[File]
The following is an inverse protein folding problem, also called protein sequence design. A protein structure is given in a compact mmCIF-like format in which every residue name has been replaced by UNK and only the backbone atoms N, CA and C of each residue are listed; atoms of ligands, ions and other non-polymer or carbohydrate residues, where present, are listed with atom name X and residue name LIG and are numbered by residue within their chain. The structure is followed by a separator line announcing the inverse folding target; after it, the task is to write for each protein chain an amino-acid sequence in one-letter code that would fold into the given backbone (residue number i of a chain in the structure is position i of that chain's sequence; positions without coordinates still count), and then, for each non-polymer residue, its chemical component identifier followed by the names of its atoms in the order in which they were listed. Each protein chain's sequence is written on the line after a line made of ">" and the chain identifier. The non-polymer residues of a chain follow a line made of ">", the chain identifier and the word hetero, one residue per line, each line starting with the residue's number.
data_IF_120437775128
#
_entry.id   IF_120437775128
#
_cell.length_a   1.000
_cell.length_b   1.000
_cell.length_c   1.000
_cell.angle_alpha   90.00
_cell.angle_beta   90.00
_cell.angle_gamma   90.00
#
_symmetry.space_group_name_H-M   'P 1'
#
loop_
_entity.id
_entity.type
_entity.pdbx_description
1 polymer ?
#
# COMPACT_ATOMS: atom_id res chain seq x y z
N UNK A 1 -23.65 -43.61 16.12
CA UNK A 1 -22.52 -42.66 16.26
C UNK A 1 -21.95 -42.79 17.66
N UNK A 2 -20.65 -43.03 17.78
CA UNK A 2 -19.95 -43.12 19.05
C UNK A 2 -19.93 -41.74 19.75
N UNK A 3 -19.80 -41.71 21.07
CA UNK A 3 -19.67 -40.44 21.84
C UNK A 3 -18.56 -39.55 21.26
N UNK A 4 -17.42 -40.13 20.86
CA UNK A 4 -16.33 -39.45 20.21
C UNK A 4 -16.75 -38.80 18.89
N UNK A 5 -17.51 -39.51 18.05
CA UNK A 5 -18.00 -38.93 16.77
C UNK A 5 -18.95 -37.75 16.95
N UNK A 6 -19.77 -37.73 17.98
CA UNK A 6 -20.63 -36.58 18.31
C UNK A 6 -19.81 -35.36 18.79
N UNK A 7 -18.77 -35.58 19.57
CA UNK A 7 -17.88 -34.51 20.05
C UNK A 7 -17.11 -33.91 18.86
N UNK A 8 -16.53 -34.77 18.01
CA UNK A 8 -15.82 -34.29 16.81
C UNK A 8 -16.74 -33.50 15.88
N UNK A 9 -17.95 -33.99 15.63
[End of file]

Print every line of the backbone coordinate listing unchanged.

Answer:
The following is an inverse protein folding problem, also called protein sequence design. A protein structure is given in a compact mmCIF-like format in which every residue name has been replaced by UNK and only the backbone atoms N, CA and C of each residue are listed; atoms of ligands, ions and other non-polymer or carbohydrate residues, where present, are listed with atom name X and residue name LIG and are numbered by residue within their chain. The structure is followed by a separator line announcing the inverse folding target; after it, the task is to write for each protein chain an amino-acid sequence in one-letter code that would fold into the given backbone (residue number i of a chain in the structure is position i of that chain's sequence; positions without coordinates still count), and then, for each non-polymer residue, its chemical component identifier followed by the names of its atoms in the order in which they were listed. Each protein chain's sequence is written on the line after a line made of ">" and the chain identifier. The non-polymer residues of a chain follow a line made of ">", the chain identifier and the word hetero, one residue per line, each line starting with the residue's number.
data_IF_120437775128
#
_entry.id   IF_120437775128
#
_cell.length_a   1.000
_cell.length_b   1.000
_cell.length_c   1.000
_cell.angle_alpha   90.00
_cell.angle_beta   90.00
_cell.angle_gamma   90.00
#
_symmetry.space_group_name_H-M   'P 1'
#
loop_
_entity.id
_entity.type
_entity.pdbx_description
1 polymer ?
#
# COMPACT_ATOMS: atom_id res chain seq x y z
N UNK A 1 -23.65 -43.61 16.12
CA UNK A 1 -22.52 -42.66 16.26
C UNK A 1 -21.95 -42.79 17.66
N UNK A 2 -20.65 -43.03 17.78
CA UNK A 2 -19.95 -43.12 19.05
C UNK A 2 -19.93 -41.74 19.75
N UNK A 3 -19.80 -41.71 21.07
CA UNK A 3 -19.67 -40.44 21.84
C UNK A 3 -18.56 -39.55 21.26
N UNK A 4 -17.42 -40.13 20.86
CA UNK A 4 -16.33 -39.45 20.21
C UNK A 4 -16.75 -38.80 18.89
N UNK A 5 -17.51 -39.51 18.05
CA UNK A 5 -18.00 -38.93 16.77
C UNK A 5 -18.95 -37.75 16.95
N UNK A 6 -19.77 -37.73 17.98
CA UNK A 6 -20.63 -36.58 18.31
C UNK A 6 -19.81 -35.36 18.79
N UNK A 7 -18.77 -35.58 19.57
CA UNK A 7 -17.88 -34.51 20.05
C UNK A 7 -17.11 -33.91 18.86
N UNK A 8 -16.53 -34.77 18.01
CA UNK A 8 -15.82 -34.29 16.81
C UNK A 8 -16.74 -33.50 15.88
N UNK A 9 -17.95 -33.99 15.63